Greater Middle East
syria

Gaza: flashpoint for regional war? (redux)

The Pentagon carried out air-strikes on Iran-backed militia forces in Iraq in retaliation for a drone attack on a US airbase in Erbil, while a senior commander of Iran’s Islamic Revolutionary Guards Corps was killed in a presumed Israeli strike in Syria. Israel continues to trade cross-border fire with Lebanon’s Hezbollah, while Yemen’s Houthi armed movement claimed responsibility for drone attacks targeting the Israeli port city of Eilat.¬†Israeli Defense Minister Yoav Gallant said that Israel is now fighting on “seven fronts”‚ÄĒGaza, the West Bank, Lebanon, Syria, Iraq, Iran and Yemen.¬†(Image: Pixabay)

Iraq
iraq.pipeline

Iraq-Turkey oil pipeline to resume operation

The pipeline exporting crude oil from Kurdish-controlled northern Iraq to the Turkish port of Ceyhan is ready to resume operation, seven months after it was ordered closed by an international court ruling. The Paris-based International Court of Arbitration ruled in favor of Baghdad against Ankara, finding that the latter breached a 1973 agreement by allowing the Kurdistan Regional Government to begin independent oil exports in 2014. The judgement confirmed that Iraqi national oil company SOMO is the only entity authorized to manage export operations through the Kirkuk-Ceyhan pipeline. The KRG has now acceded to these terms, agreeing to market through SOMO. (Photo via Iraqi News Agency)

The Andes

Oil intrigues behind Ecuador auto-golpe

President Guillermo Lasso dissolved Ecuador’s opposition-controlled National Assembly‚ÄĒjust one day after his impeachment trial began. Lasso is to rule by decree until new elections are held. In the impeachment proceeding, Lasso¬†stood¬†accused of extortion and embezzlement related to alleged corruption at parastatal oil company Petroecuador and hydrocarbons transporter Flopec, allowing unprofitable contracts to benefit “third parties.” The country’s oil industry has been in crisis for nearly a year, repeatedly placed under force majeure by protests and sabotage of the trans-Andean pipeline. (Photo: Wikimedia Commons)

Central Asia
Kashagan

Kazakhstan: environmental suit against Caspian consortium

The government of Kazakhstan has brought a legal action for violation of environmental protection laws against the North Caspian Operating Company (NCOC), the consortium leading development of the country’s massive Kashagan oil field, seeking $5.14 billion in fines. In the complaint, the Ministry of Ecology & Natural Resources cites storage of sulfur on site¬†in excess of permitted limits, burning of crude gas on flares without a permit, improper discharge of wastewater, and other violations. Kashagan is one of the largest oil-fields discovered on Earth over the past 40 years, with recoverable reserves estimated at up to 13 billion barrels. The consortium includes the Italian Eni, French Total, US-based ExxonMobil, Anglo-Dutch Shell, Chinese CNPC, Japan’s Inpex, and KazMunayGas, the Kazakh national operator. (Map:¬†US Energy Information Administration¬†via¬†Jurist)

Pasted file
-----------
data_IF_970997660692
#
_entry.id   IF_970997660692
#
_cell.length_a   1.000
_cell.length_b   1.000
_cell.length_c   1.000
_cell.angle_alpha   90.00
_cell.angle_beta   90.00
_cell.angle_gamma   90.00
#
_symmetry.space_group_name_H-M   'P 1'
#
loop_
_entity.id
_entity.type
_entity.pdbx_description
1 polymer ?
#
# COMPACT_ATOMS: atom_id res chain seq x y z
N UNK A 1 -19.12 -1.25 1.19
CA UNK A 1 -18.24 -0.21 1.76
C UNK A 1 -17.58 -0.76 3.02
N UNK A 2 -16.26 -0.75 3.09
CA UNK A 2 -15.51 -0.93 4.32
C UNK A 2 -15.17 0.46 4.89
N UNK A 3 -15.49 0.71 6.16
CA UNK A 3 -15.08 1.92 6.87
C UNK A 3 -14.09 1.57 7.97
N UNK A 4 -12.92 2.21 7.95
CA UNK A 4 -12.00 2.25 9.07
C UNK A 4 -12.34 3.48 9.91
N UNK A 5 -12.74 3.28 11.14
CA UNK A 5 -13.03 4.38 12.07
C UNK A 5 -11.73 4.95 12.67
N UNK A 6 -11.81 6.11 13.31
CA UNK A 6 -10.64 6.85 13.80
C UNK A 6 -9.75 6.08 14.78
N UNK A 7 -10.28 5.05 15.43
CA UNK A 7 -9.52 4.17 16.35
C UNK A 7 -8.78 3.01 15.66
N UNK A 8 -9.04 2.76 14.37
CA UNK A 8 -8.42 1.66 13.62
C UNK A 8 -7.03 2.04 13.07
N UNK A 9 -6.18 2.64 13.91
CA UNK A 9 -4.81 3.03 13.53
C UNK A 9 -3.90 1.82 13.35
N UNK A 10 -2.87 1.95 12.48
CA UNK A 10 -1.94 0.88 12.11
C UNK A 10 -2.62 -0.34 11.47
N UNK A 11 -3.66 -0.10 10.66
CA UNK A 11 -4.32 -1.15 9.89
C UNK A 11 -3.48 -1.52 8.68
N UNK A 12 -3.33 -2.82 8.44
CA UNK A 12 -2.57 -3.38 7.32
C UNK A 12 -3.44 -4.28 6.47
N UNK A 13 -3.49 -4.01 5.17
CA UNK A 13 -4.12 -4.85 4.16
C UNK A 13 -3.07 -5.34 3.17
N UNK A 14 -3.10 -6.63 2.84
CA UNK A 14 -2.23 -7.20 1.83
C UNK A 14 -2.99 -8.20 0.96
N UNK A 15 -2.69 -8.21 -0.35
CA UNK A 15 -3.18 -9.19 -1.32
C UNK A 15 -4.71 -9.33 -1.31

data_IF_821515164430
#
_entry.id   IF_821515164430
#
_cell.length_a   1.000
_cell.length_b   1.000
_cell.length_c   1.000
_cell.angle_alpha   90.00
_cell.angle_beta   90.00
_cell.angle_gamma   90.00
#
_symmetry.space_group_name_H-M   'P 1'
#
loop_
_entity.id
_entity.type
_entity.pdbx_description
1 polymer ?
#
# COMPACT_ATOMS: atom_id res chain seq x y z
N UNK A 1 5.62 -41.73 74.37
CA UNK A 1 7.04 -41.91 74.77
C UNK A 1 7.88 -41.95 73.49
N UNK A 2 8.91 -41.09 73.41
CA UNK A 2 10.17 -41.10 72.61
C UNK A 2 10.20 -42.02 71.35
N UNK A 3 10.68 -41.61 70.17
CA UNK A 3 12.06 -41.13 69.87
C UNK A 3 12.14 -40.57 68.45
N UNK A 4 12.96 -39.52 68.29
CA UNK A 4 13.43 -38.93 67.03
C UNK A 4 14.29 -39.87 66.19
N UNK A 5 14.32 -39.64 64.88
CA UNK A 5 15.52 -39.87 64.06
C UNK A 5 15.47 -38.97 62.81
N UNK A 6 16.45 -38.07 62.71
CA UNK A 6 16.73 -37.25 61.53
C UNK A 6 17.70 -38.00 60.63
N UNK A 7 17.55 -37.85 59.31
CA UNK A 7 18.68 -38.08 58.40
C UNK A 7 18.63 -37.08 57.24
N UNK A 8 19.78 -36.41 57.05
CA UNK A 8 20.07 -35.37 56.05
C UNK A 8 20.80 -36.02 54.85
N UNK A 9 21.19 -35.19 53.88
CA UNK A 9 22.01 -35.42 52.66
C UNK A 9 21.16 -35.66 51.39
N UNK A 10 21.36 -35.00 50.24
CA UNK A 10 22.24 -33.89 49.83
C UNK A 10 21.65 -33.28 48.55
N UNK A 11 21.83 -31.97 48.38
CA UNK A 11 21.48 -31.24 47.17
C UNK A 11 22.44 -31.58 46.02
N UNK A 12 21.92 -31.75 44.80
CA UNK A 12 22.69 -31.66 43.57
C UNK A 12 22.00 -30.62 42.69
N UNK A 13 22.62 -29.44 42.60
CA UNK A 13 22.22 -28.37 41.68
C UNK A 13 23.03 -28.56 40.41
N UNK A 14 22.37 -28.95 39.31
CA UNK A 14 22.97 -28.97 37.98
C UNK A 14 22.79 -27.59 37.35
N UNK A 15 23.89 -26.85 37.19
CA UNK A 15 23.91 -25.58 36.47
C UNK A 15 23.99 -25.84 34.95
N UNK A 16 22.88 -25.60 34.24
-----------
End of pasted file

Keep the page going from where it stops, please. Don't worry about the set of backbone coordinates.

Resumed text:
Europe
Nordstream

Nord Stream pipeline sabotage: rush to judgment

Ukraine is denying involvement in September’s attack on the¬†Nord Stream pipelines¬†following a¬†New York Times¬†report citing anonymous US officials to the effect that an unnamed “pro-Ukrainian group” was to blame. Russia’s online partisans are meanwhile hyping a piece by Seymour Hersh, similarly citing anonymous officials to the effect that the attack was a US covert operation. Rarely has there been a more blatant case of the cyber-commentariat deciding what to believe on the basis of political convenience. (Map:¬†Wikipedia)

Afghanistan

Taliban regime in oil deal with Chinese company

Afghanistan’s Taliban regime has agreed to sign a contract with a Chinese company to exploit oil in the Amu Darya basin in the country’s north. The contract with the Xinjiang Central Asia Petroleum & Gas Co. (CAPEIC) is to be the first major resource extraction deal the regime has signed with a foreign company since taking power in 2021. “The Amu Darya oil contract is an important project between China and Afghanistan,” China’s ambassador, Wang Yu, told a joint press conference with Taliban officials in Kabul. Beijing has not formally recognized the Taliban government but has significant interests in Afghanistan, a country deemed critical for its Belt & Road Initiative. (Map: Perry-Casta√Īeda Library)

Africa
Lundin

Swiss oil CEO faces trial for Sudan war crimes

The Supreme Court of Sweden¬†ruled that the trial of Alex Schneiter, a Swiss citizen and former CEO of Lundin Oil charged in connection with war crimes in Sudan between 1999 and¬†2003, may proceed in the Swedish courts. While Lundin Oil is a Swedish-based company, Schneiter claims that he cannot be tried in Sweden because he is neither a citizen nor a resident. The high court held that Schneiter’s alleged crimes are subject to “universal jurisdiction,” which allows anyone to be prosecuted anywhere in the world for serious international crimes. The case concerns an area called Block 5A in southern Sudan, which was then wracked by a pro-independence insurgency.¬†The¬†indictment holds that Lundin demanded that government forces and allied militias provide security for its operations, knowing that this would¬†entail deadly force and enflame the conflict.¬†(Map via Rixstep)